Church is Not a Volunteer Organization

Several months ago, I wrote an article entitled “Jesus is Head of the Churches,” in which I sought to describe the practical implications of Christ’s headship in our churches.  Over the course of this last year, worship in various places and conversations with pastors and congregants have compelled me to revisit vital aspects of the church and membership in it. Not withstanding relentless prompts flowing from the past year’s conversations, one could hardly speak too often about the importance of the church: that body for which Christ Jesus died and about which the all wise God set his affection from before the foundation of the world (Eph. 1:3–6).

Prior to creation itself, almighty God purposed to secure a family of people for himself. Carrying out this heavenly predetermined plan bore a humanly inconceivable price tag. According to divine plan, the eternal Son of God was to take on human flesh (Rom. 8:3), to suffer the humiliation of human existence in a cursed world (Heb. 2:10-18), and to face the indignity of the cruel cross (Gal. 3:13). So he did. What God determined, he delivered. The cry from the Savior’s lips boldly announced the impenetrable mystery and the unfathomable cost to redeem you and me: “My God, my God, why have you forsaken me?” (Matt. 27:46; Ps. 22:1).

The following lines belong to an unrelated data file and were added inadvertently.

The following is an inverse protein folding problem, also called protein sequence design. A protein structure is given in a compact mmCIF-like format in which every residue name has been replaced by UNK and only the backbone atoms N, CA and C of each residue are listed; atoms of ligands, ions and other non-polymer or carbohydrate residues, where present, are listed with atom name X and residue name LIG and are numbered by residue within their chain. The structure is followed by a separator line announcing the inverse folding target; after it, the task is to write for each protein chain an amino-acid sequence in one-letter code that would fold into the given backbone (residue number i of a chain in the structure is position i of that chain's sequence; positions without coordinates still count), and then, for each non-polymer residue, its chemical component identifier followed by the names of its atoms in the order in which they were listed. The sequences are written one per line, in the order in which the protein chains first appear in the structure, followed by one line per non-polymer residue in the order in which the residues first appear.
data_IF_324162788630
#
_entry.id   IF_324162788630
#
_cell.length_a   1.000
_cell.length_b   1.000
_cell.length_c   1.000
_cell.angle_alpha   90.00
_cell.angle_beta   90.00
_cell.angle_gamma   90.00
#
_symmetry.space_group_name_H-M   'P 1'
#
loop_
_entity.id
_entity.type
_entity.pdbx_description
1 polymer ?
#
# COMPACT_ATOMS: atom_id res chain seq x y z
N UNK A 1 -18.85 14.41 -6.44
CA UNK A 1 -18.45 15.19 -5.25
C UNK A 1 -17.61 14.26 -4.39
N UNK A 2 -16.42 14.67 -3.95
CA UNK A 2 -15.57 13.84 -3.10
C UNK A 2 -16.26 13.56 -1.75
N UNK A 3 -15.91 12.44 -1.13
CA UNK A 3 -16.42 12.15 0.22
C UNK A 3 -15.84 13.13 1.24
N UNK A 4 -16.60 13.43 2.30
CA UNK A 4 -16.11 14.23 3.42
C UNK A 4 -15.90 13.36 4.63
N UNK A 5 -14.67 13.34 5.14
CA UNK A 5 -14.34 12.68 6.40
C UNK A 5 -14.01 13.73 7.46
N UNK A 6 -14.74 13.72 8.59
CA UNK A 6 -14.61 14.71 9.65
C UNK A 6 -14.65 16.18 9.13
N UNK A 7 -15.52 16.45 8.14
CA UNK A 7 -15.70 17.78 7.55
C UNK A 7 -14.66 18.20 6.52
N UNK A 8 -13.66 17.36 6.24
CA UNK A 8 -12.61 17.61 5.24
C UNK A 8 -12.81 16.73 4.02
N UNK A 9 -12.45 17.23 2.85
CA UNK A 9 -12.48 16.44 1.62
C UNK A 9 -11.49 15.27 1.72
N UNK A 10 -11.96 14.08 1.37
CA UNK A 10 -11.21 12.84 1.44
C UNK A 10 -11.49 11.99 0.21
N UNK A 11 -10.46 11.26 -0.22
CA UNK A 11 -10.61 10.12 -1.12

This blessed Son delivered us from darkness to light. He retrieved us who were dead in our trespasses and sins (Eph. 2:1) and gave us his resurrected life. We were transferred from the kingdom of darkness into the kingdom of the Beloved Son of God (Col. 1:13). In Christ’s holy sacrifice, we who were children of wrath became the children of the heavenly Father. Objects of divine displeasure became the prized and precious family of the Almighty. The sovereign God turned us who “were not his people” into “his people.”